July 3, 2016 marked the first time a Canadian Prime Minister marched in Toronto’s Pride parade. But some may be wondering, ‘Do Canadian laws currently protect LGBT rights in the workplace, and have they kept up with the evolving climate of increased inclusion?’ The answer depends on the particular jurisdiction involved because the issue is addressed in human rights legislation across Canada.
A recent Ontario Human Rights case further underscores the employer’s ongoing duty to accommodate to the point of undue hardship, and that Code based harassment or discrimination constitutes a breach under the Human Rights Code of Ontario.
An employer is not explicitly required to investigate a discrimination complaint under the Ontario Human Rights Code and, in 2013, the Ontario Divisional Court concluded there is no freestanding duty to investigate.
You’d probably be fair in thinking that a deaf, gay Aboriginal man can have a hard time getting a break, but Darryl Wesley seems like the type of person who doesn’t let obstacles get in his way. Nonetheless, when he was terminated from a landscaping job in North Bay, Ontario…
Three of the most popular articles this week on HRinfodesk deal with Saskatchewan upcoming minimum wage; Ontario’s sunshine list; and discrimination based on sexual orientation.
Arbitrator Deborah Leighton has made history in her recent decision on remedy in OPSEU (Ranger) v. Ontario (Ministry of Corrections) 2013 CanLii 50479, which was released this past July 2013 by awarding more than $100,000 in damages for breach of the Ontario Human Rights Code and the applicable collective agreement for discrimination, harassment and poisoned work environment.
When a support worker at an evangelical Christian organization that runs homes for persons with developmental disabilities entered a same-sex relationship, the organization found the worker had breached its “Lifestyle and Morality Statement,” which prohibited homosexual relationships. The organization, Christian Horizons, eventually terminated the employee on that ground, and the worker complained of discrimination to the Ontario Human Rights Tribunal.
Many H.R. Departments pride themselves on the skill with which they can interview prospective employees in order to assess their qualifications for the position being advertised, the fit of the employee with the organization, and the likelihood that the employee will stay with the organization for a reasonable period of time. What employers are often not cognizant of is the limitation imposed on this process by the provisions of various provincial and federal Human Rights statutes.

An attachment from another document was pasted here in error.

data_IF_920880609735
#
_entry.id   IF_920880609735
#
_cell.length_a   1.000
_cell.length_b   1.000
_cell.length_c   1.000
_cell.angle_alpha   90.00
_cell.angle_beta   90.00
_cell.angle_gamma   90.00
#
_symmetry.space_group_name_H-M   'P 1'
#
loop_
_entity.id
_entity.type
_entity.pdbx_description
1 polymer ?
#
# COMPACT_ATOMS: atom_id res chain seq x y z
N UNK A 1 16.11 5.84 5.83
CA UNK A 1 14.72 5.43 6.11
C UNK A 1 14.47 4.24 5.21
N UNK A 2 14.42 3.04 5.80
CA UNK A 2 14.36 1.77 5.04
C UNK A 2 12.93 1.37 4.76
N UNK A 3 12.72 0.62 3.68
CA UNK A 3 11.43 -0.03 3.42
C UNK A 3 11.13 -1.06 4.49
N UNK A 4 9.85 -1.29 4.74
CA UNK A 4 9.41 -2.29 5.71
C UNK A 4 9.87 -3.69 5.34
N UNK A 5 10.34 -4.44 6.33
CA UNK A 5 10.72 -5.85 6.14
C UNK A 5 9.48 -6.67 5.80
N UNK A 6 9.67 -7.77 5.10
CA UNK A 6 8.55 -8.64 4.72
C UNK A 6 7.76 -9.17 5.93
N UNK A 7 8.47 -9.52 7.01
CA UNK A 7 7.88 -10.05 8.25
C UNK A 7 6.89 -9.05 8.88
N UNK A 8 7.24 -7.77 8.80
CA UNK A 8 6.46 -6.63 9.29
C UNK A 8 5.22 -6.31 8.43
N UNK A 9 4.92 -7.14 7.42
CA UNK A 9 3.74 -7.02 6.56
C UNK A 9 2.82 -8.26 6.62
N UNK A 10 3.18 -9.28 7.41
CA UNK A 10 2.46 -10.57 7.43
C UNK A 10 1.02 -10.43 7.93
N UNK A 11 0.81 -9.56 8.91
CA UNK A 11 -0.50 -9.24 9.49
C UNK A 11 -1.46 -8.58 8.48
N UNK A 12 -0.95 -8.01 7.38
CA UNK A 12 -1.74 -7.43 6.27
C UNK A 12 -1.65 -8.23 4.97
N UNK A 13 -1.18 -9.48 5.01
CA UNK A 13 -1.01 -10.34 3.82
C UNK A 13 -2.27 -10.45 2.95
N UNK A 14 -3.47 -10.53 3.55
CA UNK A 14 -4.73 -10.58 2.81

Just in case employers needed yet another reason to be careful to ensure that employees in their workplaces treat one another with respect and avoid a “locker room mentality”, the Ontario Human Rights Tribunal has provided one. In Lombardi v. Walton Enterprises, (2012) HRTO 1675 the Tribunal found a corporate employer and Assistant Manager jointly and severally liable for homophobic slurs directed at an employee.
I had the opportunity to attend, and indeed the privilege of attending, Toronto’s Pride parade on Sunday July 3. There are people in Canada who feel inhibited from attending and people around the world who would in fact go to jail, or worse, for organizing or participating in a public declaration of the incongruity of sexual orientation that our societies have a tendency to want to hide; that’s why I consider it a privilege to attend. What’s all of this got to do with running a business and managing workers and not running afoul of the law?
Morris has been Everett’s supervisor for over six years. Recently Morris had hired several administrative assistants and was giving the new recruits a workplace tour. The entourage stopped near the area where Everett was working and Morris introduced everyone. “Everett is your go-to person, ladies, for advice on fashion, hair, make-up or anything else a girl needs to know these days.”
I am a workplace human rights trainer and I learn of some important real-life scenarios from my workshop participants. I am often asked to provide expert feedback. The following are two very interesting workplace human rights scenarios—I have changed the names of those involved:
You have a legal obligation to understand how the race, religion and sexual orientation of your employees can impact their safety at work. Understanding these factors will empower you to take steps to protect your workers from harassment and violence as required by the recent amendments to Ontario’s Occupational Health and Safety Act (Bill 168).
I am on holiday in Montreal and delighted to see the city blanketed with banners announcing “International Day Against Homophobia.” A human rights issue…